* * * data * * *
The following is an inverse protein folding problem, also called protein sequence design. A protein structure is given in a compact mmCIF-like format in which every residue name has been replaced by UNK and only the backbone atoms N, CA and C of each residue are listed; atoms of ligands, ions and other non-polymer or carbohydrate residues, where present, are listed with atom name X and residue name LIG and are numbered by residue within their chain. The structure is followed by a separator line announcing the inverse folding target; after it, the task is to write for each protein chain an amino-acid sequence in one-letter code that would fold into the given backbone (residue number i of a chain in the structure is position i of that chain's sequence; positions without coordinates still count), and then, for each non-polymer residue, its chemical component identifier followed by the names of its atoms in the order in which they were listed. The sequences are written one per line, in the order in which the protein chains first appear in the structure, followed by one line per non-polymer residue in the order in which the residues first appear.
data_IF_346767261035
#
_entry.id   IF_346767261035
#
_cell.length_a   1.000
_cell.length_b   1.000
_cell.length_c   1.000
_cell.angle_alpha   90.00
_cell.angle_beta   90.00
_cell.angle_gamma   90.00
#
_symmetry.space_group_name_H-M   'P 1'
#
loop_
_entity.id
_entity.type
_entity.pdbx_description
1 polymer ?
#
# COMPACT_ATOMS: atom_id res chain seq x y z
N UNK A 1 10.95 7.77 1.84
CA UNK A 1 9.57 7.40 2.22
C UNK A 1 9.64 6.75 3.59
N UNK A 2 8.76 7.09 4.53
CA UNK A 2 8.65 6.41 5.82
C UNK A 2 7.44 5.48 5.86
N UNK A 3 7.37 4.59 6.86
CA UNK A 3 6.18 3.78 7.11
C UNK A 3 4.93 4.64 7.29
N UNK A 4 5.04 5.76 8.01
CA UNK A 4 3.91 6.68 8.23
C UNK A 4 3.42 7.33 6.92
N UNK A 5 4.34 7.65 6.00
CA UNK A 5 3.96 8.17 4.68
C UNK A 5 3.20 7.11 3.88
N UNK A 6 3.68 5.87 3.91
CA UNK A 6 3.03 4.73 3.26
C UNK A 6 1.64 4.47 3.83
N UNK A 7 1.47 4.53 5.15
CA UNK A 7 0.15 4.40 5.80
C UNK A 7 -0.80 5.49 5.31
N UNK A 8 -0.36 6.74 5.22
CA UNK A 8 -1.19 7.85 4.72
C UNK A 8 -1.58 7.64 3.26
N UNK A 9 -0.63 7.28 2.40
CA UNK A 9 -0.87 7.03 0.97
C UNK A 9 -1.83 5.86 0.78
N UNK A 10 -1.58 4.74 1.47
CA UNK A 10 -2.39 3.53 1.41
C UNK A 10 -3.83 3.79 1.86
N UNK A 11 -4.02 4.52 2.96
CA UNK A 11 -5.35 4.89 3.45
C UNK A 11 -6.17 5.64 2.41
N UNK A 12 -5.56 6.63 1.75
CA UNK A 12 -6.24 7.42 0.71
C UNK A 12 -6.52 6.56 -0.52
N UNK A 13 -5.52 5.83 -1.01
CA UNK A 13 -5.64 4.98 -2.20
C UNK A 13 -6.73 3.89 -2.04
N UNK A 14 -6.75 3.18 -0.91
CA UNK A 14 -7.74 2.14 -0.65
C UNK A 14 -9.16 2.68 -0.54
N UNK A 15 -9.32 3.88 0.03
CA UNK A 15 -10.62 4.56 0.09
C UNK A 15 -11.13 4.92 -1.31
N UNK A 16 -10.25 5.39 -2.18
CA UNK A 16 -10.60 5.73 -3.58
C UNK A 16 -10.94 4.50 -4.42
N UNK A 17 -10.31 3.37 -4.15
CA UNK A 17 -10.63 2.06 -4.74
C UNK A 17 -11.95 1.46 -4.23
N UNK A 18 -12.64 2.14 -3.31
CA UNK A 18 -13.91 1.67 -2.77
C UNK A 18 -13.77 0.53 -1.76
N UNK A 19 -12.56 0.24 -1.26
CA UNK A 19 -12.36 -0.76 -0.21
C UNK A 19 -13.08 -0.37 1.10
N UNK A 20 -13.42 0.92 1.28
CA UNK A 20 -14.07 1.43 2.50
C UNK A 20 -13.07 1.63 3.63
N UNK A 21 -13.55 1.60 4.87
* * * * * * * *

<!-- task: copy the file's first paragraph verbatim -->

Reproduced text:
The following is an inverse protein folding problem, also called protein sequence design. A protein structure is given in a compact mmCIF-like format in which every residue name has been replaced by UNK and only the backbone atoms N, CA and C of each residue are listed; atoms of ligands, ions and other non-polymer or carbohydrate residues, where present, are listed with atom name X and residue name LIG and are numbered by residue within their chain. The structure is followed by a separator line announcing the inverse folding target; after it, the task is to write for each protein chain an amino-acid sequence in one-letter code that would fold into the given backbone (residue number i of a chain in the structure is position i of that chain's sequence; positions without coordinates still count), and then, for each non-polymer residue, its chemical component identifier followed by the names of its atoms in the order in which they were listed. The sequences are written one per line, in the order in which the protein chains first appear in the structure, followed by one line per non-polymer residue in the order in which the residues first appear.